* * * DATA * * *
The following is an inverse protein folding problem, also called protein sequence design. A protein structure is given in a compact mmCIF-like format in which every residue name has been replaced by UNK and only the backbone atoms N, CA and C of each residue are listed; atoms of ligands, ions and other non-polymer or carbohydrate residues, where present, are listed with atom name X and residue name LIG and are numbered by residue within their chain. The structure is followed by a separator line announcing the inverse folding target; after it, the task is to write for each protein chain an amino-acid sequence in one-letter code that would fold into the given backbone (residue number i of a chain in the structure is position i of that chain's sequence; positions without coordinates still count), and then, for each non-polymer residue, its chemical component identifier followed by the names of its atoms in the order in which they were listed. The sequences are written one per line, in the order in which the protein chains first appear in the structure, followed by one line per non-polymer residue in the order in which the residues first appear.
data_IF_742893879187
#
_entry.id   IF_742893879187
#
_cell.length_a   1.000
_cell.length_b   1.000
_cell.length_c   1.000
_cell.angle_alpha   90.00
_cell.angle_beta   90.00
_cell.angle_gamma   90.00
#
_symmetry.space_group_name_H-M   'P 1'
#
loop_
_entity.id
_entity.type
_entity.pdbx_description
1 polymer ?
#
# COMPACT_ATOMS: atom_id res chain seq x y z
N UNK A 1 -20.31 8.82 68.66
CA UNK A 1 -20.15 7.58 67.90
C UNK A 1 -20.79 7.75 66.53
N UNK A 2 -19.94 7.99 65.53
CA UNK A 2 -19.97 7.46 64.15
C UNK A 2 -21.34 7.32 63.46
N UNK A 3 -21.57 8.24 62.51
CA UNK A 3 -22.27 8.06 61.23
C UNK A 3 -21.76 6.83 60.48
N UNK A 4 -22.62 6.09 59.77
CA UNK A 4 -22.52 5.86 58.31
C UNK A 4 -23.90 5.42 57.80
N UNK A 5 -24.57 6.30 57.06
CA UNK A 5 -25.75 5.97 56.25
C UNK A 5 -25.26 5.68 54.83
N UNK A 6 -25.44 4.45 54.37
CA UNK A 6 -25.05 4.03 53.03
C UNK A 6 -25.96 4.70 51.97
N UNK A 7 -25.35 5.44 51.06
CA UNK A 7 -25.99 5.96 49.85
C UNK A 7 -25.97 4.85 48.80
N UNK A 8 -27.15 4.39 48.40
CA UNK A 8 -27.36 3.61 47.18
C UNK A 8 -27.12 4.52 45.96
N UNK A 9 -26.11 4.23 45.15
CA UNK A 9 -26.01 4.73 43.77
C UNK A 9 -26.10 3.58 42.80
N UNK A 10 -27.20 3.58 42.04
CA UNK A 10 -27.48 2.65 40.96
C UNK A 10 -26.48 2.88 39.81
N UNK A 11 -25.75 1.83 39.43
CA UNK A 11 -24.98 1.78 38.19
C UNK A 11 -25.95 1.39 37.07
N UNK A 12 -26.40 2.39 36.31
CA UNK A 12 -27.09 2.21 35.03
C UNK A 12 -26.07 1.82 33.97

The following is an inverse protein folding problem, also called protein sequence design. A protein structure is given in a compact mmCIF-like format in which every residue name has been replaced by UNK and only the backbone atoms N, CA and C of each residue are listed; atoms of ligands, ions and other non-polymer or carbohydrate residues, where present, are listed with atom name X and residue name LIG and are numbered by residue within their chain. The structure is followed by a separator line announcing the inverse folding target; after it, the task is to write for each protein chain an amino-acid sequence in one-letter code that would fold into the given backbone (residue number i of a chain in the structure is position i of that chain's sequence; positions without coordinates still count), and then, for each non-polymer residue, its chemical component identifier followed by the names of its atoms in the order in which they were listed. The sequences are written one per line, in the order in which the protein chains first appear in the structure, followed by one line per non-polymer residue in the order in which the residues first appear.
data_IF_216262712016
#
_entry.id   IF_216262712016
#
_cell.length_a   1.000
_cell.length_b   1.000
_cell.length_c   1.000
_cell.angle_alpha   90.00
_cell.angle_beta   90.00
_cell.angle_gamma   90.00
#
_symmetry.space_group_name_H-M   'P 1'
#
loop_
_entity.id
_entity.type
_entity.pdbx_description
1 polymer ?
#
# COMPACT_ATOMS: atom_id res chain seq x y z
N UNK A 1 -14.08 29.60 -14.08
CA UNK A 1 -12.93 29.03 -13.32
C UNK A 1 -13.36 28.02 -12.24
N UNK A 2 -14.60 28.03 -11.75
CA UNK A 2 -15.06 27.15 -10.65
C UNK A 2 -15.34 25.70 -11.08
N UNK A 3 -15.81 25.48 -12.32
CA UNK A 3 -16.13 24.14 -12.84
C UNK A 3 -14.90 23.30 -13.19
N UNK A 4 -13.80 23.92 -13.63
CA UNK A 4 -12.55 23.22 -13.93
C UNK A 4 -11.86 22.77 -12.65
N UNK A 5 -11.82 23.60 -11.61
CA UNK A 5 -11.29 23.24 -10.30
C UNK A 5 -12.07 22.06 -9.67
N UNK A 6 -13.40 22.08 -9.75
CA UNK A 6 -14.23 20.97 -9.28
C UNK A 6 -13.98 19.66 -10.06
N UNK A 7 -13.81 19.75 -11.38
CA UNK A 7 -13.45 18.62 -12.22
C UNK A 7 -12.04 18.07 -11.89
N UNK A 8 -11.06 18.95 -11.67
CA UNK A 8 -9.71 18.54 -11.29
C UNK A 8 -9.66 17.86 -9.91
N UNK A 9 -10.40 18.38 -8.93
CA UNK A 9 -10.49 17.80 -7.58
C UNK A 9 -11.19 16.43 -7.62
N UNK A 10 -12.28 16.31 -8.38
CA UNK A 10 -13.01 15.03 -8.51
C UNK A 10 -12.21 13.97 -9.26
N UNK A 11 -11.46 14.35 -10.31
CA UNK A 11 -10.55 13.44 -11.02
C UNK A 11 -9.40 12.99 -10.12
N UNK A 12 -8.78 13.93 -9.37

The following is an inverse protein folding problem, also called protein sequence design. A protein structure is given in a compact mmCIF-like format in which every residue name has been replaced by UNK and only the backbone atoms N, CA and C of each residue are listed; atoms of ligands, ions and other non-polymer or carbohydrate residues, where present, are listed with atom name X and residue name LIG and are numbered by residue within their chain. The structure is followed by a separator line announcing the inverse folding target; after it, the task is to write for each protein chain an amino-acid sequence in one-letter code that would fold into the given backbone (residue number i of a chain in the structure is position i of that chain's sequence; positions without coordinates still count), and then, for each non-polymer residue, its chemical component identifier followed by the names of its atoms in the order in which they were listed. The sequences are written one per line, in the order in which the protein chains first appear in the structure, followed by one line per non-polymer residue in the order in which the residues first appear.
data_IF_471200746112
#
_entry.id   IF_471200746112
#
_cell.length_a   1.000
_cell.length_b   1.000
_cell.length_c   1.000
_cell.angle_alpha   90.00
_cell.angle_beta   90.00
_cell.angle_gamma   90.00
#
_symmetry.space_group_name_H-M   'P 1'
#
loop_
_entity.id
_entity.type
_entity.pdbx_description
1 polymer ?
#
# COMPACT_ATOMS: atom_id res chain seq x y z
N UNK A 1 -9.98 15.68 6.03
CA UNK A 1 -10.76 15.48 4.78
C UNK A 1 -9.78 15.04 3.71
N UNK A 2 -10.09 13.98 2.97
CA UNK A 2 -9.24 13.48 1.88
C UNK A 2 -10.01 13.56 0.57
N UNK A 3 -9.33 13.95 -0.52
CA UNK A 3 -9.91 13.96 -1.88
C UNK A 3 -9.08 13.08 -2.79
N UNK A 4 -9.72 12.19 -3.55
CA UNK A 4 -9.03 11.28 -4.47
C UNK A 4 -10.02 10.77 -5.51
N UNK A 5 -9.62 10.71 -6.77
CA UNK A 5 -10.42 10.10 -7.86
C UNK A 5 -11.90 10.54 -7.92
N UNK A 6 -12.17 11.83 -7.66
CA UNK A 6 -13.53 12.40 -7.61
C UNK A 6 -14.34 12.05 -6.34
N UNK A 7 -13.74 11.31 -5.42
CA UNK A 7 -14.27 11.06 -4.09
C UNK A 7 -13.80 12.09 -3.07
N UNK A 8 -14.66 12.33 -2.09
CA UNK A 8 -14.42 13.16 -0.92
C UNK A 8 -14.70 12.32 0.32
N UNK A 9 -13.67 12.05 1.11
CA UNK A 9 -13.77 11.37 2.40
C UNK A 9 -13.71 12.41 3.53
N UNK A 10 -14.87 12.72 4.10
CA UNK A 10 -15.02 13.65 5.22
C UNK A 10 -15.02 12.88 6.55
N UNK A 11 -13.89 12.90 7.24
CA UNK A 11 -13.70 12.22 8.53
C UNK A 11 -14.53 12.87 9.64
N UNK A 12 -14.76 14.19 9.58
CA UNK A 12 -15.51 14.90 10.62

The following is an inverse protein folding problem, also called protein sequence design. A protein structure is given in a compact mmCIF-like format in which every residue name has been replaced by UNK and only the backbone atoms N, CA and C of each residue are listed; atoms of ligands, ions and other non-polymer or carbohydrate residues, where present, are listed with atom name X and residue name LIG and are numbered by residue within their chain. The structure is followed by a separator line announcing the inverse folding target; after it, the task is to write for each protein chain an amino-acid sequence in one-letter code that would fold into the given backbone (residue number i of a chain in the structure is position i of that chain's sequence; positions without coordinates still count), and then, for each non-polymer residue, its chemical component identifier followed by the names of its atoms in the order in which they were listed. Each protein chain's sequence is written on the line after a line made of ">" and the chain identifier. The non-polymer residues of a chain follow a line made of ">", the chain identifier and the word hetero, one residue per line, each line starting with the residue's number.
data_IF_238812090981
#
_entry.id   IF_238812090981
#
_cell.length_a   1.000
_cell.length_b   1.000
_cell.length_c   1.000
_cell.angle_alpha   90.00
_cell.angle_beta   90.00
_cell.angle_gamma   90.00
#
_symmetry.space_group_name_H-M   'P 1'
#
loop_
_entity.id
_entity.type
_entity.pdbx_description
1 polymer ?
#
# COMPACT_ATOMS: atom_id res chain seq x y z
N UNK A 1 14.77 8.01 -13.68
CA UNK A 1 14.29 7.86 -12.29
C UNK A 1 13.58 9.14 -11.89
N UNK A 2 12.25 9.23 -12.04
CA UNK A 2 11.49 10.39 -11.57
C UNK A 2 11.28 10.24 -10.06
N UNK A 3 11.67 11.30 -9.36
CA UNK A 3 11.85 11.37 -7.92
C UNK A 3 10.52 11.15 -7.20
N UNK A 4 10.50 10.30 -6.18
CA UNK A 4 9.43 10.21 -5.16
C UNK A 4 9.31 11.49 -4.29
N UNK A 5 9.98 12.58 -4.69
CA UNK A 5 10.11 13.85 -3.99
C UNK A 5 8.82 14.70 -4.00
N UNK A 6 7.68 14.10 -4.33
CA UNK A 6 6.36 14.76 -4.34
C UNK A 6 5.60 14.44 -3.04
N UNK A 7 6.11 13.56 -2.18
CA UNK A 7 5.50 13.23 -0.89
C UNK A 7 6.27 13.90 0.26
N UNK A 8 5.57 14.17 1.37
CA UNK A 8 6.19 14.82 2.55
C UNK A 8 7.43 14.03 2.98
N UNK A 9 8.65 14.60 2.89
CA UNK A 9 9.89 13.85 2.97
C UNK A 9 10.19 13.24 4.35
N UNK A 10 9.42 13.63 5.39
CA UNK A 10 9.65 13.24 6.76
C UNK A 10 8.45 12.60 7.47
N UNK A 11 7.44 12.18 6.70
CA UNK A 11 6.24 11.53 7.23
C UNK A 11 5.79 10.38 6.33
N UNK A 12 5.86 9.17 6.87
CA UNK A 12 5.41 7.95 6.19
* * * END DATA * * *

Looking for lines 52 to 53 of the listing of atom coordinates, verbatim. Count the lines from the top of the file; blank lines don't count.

N UNK A 11 -25.75 1.83 39.43
CA UNK A 11 -24.98 1.78 38.19